We recently shared with you a story about an innovative way for malls to analyze their customers' shopping behavior throughout the holiday season. In a nutshell, the system consisted of antennas located on the premises of the building that were meant to track a shopper's movement by picking up the signal emitted from their cellphone.
However, after launching the aforementioned tracking technique on Black Friday, a couple of U.S. malls – Promenade Temecula in Southern California and Short Pump Town Center in Richmond, have already decided to shut it down due to privacy concerns that were raised over the weekend. And the reason behind this is a statement that New York senator Charles Schumer made during a press conference on Sunday:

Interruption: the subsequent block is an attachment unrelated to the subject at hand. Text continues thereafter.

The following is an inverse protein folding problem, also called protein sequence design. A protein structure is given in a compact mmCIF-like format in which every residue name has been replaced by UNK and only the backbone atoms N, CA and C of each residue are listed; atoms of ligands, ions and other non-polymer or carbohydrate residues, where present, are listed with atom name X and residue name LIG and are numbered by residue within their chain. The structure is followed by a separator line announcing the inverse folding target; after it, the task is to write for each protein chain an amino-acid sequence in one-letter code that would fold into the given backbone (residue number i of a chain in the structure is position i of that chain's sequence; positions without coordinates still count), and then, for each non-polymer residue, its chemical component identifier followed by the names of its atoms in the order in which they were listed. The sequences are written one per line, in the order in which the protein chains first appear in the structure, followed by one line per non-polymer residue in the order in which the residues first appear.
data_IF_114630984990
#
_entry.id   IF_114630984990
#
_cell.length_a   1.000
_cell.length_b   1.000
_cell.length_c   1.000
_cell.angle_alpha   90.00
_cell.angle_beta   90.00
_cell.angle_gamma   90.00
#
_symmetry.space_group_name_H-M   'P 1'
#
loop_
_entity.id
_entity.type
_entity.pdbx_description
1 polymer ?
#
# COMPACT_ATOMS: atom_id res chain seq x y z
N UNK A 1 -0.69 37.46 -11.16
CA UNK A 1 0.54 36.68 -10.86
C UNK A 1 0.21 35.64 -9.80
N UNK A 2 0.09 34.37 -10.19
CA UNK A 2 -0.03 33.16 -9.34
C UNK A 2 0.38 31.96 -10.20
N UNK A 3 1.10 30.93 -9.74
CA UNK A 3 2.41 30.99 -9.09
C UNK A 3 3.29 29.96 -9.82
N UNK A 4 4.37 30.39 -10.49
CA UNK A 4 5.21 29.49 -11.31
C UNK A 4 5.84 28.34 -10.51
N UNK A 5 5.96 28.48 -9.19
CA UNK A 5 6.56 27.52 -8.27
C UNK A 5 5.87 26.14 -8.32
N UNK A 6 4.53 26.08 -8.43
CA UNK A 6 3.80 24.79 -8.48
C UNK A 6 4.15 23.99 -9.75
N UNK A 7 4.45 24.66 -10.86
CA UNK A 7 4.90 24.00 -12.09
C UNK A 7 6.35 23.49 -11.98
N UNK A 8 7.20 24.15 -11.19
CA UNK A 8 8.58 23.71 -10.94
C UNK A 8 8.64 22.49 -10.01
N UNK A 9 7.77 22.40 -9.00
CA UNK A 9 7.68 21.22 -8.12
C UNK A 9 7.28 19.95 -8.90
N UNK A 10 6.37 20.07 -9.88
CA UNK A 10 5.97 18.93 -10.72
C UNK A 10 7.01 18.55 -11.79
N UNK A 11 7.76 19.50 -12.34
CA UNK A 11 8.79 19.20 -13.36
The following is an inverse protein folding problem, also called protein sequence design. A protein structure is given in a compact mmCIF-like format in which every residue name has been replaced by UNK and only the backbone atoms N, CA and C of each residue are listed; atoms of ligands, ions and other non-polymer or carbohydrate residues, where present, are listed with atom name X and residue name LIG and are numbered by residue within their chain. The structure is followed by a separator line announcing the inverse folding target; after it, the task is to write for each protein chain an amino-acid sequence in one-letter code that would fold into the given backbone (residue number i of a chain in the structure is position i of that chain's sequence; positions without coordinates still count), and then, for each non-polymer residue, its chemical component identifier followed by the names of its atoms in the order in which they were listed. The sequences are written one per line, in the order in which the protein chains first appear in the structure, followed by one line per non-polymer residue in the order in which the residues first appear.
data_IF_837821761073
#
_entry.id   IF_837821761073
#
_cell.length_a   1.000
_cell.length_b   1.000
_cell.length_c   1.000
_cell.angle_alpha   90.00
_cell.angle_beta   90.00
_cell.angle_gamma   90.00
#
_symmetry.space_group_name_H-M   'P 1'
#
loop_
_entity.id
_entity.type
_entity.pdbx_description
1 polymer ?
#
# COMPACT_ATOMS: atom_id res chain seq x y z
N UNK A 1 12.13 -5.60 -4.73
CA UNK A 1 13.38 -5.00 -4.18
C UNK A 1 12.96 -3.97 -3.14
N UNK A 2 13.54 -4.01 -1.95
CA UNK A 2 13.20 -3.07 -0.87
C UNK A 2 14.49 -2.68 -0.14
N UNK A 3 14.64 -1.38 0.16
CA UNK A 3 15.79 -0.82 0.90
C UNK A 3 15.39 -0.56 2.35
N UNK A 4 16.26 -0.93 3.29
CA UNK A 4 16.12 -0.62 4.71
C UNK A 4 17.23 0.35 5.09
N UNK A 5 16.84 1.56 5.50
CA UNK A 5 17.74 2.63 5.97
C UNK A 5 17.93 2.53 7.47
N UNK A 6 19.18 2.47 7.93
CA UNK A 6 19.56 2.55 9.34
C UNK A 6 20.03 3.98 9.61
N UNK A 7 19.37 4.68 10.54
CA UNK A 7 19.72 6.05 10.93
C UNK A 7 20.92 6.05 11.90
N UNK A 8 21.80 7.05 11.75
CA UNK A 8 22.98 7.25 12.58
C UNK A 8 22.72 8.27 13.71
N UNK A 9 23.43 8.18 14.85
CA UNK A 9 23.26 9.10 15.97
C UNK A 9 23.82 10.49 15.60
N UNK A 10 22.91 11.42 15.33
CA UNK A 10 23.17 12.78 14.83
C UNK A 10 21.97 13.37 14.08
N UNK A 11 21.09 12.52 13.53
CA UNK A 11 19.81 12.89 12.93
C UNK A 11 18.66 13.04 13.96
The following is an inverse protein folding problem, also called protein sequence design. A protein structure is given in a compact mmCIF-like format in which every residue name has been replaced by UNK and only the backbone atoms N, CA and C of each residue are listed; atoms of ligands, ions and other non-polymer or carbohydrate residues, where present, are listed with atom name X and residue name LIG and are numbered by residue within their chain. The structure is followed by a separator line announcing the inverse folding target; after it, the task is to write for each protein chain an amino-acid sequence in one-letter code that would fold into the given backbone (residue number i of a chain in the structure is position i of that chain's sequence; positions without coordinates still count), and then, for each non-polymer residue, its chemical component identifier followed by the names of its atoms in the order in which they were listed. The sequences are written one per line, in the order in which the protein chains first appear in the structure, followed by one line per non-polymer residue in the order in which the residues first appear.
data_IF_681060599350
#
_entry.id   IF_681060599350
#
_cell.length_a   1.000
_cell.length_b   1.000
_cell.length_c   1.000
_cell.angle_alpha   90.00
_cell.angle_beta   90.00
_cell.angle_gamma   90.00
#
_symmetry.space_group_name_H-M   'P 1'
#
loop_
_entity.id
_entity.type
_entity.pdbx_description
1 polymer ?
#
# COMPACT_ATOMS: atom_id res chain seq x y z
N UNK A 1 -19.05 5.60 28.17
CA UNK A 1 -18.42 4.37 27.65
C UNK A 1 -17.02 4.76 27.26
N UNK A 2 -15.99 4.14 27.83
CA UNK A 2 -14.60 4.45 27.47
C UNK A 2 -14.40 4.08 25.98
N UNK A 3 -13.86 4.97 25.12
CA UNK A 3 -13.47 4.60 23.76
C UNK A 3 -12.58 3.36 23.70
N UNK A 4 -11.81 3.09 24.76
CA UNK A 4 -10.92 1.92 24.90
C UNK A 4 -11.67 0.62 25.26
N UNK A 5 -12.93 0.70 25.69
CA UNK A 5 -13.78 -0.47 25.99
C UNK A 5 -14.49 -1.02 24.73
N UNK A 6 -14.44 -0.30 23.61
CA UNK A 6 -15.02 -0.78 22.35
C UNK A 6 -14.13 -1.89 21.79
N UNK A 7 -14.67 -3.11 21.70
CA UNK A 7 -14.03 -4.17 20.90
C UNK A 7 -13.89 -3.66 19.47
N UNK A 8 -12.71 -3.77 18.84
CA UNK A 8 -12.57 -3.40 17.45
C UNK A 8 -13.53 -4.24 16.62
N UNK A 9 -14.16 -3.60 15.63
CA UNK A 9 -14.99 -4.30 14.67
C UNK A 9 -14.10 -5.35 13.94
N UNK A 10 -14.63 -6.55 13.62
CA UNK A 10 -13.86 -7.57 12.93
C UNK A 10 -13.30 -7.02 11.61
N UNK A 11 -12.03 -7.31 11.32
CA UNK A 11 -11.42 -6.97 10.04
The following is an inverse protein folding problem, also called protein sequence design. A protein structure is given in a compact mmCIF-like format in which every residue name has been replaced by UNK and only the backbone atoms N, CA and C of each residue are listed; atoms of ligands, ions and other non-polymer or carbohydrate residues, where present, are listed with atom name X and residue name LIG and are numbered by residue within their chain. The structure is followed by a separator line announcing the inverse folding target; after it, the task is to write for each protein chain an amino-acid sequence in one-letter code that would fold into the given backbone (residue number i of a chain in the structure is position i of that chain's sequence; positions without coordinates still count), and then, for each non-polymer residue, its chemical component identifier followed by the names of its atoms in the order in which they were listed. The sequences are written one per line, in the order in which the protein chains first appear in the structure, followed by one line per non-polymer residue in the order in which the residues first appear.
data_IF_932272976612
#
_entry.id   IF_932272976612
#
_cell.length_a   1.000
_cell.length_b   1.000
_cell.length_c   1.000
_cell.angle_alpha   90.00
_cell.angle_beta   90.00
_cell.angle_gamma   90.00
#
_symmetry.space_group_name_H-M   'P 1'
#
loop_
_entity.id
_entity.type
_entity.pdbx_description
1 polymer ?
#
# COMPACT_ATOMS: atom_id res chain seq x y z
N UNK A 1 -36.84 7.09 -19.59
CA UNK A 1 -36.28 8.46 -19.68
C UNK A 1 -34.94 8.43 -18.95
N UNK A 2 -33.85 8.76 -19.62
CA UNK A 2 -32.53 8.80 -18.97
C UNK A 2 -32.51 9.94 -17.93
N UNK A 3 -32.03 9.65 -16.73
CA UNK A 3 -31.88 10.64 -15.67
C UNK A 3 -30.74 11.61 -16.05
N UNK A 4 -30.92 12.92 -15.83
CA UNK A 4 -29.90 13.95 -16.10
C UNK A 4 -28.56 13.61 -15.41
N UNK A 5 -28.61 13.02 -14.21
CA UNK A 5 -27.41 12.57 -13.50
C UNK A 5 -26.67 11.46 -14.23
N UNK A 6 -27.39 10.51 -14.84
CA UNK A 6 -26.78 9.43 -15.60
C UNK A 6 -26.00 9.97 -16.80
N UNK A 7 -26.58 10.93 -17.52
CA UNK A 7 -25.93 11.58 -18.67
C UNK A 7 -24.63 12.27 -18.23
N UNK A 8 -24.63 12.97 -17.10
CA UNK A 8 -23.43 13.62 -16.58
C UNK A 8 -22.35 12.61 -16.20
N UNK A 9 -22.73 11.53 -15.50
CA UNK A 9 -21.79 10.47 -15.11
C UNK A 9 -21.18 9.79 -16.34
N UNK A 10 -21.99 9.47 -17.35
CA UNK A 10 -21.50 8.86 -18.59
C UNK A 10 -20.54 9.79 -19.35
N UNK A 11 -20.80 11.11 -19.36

“A shopper's personal cell phone should not be used by a third party as a tracking device by retailers who are seeking to determine holiday shopping patterns,” “Personal cell phones are just that – personal. If retailers want to tap into your phone to see what your shopping patterns are, they can ask you for your permission to do so.”
The system was supposed to be up and running until New Year's Day, and customers were notified about its presence via small signs located throughout the mall. However, the only way for shoppers to refuse participating in the survey was to shut their cellphones down.
So, it seems like you will be able to roam your local shopping mall without being worried about Big Brother looking over your shoulder. Or could all these privacy concerns be simply exaggerated since all data was supposed to be collected anonymously? Feel free to share your thoughts in the comments below.